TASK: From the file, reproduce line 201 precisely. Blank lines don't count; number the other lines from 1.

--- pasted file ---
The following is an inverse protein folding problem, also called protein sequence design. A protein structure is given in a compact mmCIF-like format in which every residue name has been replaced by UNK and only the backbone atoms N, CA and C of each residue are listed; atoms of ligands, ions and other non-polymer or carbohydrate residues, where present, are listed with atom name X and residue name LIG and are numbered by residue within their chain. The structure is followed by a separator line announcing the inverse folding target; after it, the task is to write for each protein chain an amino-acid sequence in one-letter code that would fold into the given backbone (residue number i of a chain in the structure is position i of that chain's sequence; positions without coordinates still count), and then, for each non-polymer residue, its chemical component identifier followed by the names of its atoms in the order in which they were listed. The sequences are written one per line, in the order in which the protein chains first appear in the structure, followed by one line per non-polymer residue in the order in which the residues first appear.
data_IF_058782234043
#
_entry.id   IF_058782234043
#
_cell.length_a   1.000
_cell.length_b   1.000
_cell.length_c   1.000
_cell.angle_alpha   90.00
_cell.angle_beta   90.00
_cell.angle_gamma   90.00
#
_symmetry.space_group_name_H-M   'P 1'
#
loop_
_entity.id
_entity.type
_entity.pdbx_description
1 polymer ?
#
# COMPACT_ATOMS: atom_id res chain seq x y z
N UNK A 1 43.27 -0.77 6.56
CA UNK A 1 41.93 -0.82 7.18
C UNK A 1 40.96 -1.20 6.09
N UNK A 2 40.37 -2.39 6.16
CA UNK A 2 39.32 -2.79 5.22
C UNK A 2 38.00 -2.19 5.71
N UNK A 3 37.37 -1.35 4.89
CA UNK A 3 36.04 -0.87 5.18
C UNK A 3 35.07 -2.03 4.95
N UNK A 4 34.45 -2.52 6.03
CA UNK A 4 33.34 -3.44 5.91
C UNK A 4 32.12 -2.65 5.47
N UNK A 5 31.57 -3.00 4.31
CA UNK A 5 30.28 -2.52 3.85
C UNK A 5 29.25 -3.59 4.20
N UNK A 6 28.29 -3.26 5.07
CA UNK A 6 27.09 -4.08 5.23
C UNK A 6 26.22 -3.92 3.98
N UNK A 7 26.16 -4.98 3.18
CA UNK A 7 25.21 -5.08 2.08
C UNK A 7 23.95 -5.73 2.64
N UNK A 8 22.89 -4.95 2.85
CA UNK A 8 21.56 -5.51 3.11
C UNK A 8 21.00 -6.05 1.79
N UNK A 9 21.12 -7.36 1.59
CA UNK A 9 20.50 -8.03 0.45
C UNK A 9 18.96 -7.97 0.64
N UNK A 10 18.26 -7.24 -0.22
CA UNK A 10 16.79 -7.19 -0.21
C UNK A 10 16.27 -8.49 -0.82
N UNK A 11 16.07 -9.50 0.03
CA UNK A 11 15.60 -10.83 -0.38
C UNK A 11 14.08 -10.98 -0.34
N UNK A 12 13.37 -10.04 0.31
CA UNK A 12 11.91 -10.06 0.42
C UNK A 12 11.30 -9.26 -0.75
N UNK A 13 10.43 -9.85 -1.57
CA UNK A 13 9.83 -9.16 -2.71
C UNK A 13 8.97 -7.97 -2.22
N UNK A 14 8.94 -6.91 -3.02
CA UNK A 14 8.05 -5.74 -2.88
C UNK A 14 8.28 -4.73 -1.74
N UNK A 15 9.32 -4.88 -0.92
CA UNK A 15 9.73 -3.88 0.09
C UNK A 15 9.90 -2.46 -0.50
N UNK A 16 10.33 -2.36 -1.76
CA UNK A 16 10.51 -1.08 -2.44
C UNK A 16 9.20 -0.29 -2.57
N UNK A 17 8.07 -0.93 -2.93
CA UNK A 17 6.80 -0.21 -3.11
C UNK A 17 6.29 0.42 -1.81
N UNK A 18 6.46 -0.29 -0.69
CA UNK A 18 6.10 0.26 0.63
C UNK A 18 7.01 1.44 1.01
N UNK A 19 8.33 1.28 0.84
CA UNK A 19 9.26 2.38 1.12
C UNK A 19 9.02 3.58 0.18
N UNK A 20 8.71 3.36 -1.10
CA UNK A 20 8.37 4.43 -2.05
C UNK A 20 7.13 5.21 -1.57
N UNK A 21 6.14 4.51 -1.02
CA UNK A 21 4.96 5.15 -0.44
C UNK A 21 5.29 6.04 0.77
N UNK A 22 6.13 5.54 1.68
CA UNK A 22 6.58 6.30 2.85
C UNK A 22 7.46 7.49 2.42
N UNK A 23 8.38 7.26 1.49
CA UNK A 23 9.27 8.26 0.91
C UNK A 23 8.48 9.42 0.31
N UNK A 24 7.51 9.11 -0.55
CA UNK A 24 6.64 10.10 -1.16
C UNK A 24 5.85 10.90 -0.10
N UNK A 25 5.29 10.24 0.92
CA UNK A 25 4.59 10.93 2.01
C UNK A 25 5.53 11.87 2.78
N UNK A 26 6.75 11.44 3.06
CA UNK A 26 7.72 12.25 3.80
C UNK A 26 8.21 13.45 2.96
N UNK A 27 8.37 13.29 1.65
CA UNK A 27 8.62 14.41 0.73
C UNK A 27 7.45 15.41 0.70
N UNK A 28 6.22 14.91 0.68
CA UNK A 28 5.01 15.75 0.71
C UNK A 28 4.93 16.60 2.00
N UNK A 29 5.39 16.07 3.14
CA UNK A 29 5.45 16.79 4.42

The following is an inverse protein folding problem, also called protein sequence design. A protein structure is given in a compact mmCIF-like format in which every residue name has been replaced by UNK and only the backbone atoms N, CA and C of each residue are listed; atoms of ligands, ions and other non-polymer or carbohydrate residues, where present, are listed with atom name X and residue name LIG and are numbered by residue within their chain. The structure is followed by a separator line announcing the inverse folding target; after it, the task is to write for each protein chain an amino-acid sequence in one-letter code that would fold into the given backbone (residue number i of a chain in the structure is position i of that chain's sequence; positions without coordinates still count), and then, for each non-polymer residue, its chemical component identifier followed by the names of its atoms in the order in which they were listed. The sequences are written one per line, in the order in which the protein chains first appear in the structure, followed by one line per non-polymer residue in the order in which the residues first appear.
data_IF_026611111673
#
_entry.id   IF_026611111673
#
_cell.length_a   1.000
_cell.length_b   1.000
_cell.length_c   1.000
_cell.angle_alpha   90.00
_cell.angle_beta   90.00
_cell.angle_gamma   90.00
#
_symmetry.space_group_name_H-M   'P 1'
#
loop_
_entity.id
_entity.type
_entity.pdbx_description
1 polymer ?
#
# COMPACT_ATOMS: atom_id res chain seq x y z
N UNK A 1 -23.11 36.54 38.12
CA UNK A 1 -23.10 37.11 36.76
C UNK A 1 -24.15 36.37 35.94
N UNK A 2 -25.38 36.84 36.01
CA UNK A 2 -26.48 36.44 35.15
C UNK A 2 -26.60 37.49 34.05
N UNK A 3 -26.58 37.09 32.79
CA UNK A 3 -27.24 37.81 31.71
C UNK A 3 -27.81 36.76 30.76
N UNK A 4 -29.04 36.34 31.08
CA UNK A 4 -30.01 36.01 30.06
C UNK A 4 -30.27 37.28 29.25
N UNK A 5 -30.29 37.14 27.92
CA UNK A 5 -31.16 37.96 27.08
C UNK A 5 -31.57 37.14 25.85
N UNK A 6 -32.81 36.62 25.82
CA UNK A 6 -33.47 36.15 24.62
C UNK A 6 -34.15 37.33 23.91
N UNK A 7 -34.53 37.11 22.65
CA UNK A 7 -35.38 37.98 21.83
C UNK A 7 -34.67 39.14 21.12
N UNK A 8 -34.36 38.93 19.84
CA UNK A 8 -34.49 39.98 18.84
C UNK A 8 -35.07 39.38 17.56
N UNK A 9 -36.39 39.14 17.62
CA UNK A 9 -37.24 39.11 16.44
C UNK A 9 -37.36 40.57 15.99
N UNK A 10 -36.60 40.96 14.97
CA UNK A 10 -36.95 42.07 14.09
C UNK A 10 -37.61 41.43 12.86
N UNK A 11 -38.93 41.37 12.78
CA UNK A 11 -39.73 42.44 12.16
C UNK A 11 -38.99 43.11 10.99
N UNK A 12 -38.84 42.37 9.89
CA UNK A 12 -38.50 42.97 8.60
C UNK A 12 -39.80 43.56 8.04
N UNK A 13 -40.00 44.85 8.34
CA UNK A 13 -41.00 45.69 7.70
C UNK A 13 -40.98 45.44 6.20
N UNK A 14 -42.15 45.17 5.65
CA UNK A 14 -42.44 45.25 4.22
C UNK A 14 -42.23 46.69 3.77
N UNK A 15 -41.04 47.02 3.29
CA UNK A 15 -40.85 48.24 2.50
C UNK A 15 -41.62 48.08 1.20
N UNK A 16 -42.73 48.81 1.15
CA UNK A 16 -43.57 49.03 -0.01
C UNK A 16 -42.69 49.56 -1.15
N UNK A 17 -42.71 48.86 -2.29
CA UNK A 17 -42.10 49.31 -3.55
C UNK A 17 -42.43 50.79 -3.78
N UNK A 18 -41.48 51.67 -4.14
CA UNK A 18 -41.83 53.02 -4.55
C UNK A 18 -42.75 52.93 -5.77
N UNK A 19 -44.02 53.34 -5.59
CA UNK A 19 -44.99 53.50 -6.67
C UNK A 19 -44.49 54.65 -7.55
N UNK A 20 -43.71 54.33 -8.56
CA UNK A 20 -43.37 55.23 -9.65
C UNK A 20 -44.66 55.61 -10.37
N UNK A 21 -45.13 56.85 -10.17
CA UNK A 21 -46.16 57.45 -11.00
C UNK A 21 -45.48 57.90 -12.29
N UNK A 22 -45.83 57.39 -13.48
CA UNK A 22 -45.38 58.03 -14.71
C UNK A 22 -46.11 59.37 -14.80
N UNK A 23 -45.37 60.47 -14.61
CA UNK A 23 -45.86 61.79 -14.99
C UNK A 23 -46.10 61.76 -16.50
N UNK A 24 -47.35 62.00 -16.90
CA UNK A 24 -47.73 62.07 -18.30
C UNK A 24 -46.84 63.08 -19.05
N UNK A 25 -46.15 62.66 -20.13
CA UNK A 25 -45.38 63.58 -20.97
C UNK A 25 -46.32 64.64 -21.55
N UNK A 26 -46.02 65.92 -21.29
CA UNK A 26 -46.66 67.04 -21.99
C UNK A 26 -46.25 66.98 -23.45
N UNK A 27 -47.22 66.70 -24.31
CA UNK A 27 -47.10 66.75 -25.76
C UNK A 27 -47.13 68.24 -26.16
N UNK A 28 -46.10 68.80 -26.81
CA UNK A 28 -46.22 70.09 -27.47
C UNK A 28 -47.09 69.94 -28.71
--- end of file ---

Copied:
N UNK A 25 -46.15 62.66 -20.13